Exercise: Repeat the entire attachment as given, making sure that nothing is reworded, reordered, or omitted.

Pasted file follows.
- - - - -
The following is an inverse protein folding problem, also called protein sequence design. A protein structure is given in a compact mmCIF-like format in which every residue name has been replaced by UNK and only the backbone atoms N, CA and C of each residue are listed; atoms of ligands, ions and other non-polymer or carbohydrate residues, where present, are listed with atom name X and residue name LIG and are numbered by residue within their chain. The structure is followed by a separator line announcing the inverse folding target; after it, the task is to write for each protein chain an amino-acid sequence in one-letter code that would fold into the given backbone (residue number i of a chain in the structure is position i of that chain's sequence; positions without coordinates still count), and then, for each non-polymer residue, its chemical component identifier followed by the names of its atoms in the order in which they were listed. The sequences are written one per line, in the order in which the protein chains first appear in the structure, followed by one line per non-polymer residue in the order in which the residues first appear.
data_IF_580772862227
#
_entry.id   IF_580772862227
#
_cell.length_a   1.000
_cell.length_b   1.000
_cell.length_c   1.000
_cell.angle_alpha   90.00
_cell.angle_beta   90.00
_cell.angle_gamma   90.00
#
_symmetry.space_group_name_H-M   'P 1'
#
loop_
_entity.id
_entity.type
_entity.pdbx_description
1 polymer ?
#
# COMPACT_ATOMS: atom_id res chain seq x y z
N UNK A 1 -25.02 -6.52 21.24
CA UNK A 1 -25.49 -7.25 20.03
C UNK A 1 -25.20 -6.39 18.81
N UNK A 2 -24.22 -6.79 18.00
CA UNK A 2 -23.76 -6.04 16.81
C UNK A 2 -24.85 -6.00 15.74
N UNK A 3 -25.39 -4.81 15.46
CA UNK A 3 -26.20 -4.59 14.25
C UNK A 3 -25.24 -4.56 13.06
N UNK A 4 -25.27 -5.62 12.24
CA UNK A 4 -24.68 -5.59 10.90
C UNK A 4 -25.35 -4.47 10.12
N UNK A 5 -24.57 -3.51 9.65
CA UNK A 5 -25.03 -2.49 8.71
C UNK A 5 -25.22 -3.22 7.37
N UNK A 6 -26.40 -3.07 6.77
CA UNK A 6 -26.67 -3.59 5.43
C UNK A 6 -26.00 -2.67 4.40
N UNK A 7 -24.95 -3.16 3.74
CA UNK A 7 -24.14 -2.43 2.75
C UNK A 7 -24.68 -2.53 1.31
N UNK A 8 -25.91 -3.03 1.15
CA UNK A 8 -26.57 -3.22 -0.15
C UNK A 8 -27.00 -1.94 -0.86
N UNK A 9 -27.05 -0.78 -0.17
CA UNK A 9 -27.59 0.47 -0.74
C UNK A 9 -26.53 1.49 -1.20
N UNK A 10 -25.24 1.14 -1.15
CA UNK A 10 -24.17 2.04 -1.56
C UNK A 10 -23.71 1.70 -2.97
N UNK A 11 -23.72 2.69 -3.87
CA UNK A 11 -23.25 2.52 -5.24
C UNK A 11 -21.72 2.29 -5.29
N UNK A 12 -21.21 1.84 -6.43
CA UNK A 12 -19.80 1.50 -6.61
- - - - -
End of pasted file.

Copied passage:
The following is an inverse protein folding problem, also called protein sequence design. A protein structure is given in a compact mmCIF-like format in which every residue name has been replaced by UNK and only the backbone atoms N, CA and C of each residue are listed; atoms of ligands, ions and other non-polymer or carbohydrate residues, where present, are listed with atom name X and residue name LIG and are numbered by residue within their chain. The structure is followed by a separator line announcing the inverse folding target; after it, the task is to write for each protein chain an amino-acid sequence in one-letter code that would fold into the given backbone (residue number i of a chain in the structure is position i of that chain's sequence; positions without coordinates still count), and then, for each non-polymer residue, its chemical component identifier followed by the names of its atoms in the order in which they were listed. The sequences are written one per line, in the order in which the protein chains first appear in the structure, followed by one line per non-polymer residue in the order in which the residues first appear.
data_IF_580772862227
#
_entry.id   IF_580772862227
#
_cell.length_a   1.000
_cell.length_b   1.000
_cell.length_c   1.000
_cell.angle_alpha   90.00
_cell.angle_beta   90.00
_cell.angle_gamma   90.00
#
_symmetry.space_group_name_H-M   'P 1'
#
loop_
_entity.id
_entity.type
_entity.pdbx_description
1 polymer ?
#
# COMPACT_ATOMS: atom_id res chain seq x y z
N UNK A 1 -25.02 -6.52 21.24
CA UNK A 1 -25.49 -7.25 20.03
C UNK A 1 -25.20 -6.39 18.81
N UNK A 2 -24.22 -6.79 18.00
CA UNK A 2 -23.76 -6.04 16.81
C UNK A 2 -24.85 -6.00 15.74
N UNK A 3 -25.39 -4.81 15.46
CA UNK A 3 -26.20 -4.59 14.25
C UNK A 3 -25.24 -4.56 13.06
N UNK A 4 -25.27 -5.62 12.24
CA UNK A 4 -24.68 -5.59 10.90
C UNK A 4 -25.35 -4.47 10.12
N UNK A 5 -24.57 -3.51 9.65
CA UNK A 5 -25.03 -2.49 8.71
C UNK A 5 -25.22 -3.22 7.37
N UNK A 6 -26.40 -3.07 6.77
CA UNK A 6 -26.67 -3.59 5.43
C UNK A 6 -26.00 -2.67 4.40
N UNK A 7 -24.95 -3.16 3.74
CA UNK A 7 -24.14 -2.43 2.75
C UNK A 7 -24.68 -2.53 1.31
N UNK A 8 -25.91 -3.03 1.15
CA UNK A 8 -26.57 -3.22 -0.15
C UNK A 8 -27.00 -1.94 -0.86
N UNK A 9 -27.05 -0.78 -0.17
CA UNK A 9 -27.59 0.47 -0.74
C UNK A 9 -26.53 1.49 -1.20
N UNK A 10 -25.24 1.14 -1.15
CA UNK A 10 -24.17 2.04 -1.56
C UNK A 10 -23.71 1.70 -2.97
N UNK A 11 -23.72 2.69 -3.87
CA UNK A 11 -23.25 2.52 -5.24
C UNK A 11 -21.72 2.29 -5.29
N UNK A 12 -21.21 1.84 -6.43
CA UNK A 12 -19.80 1.50 -6.61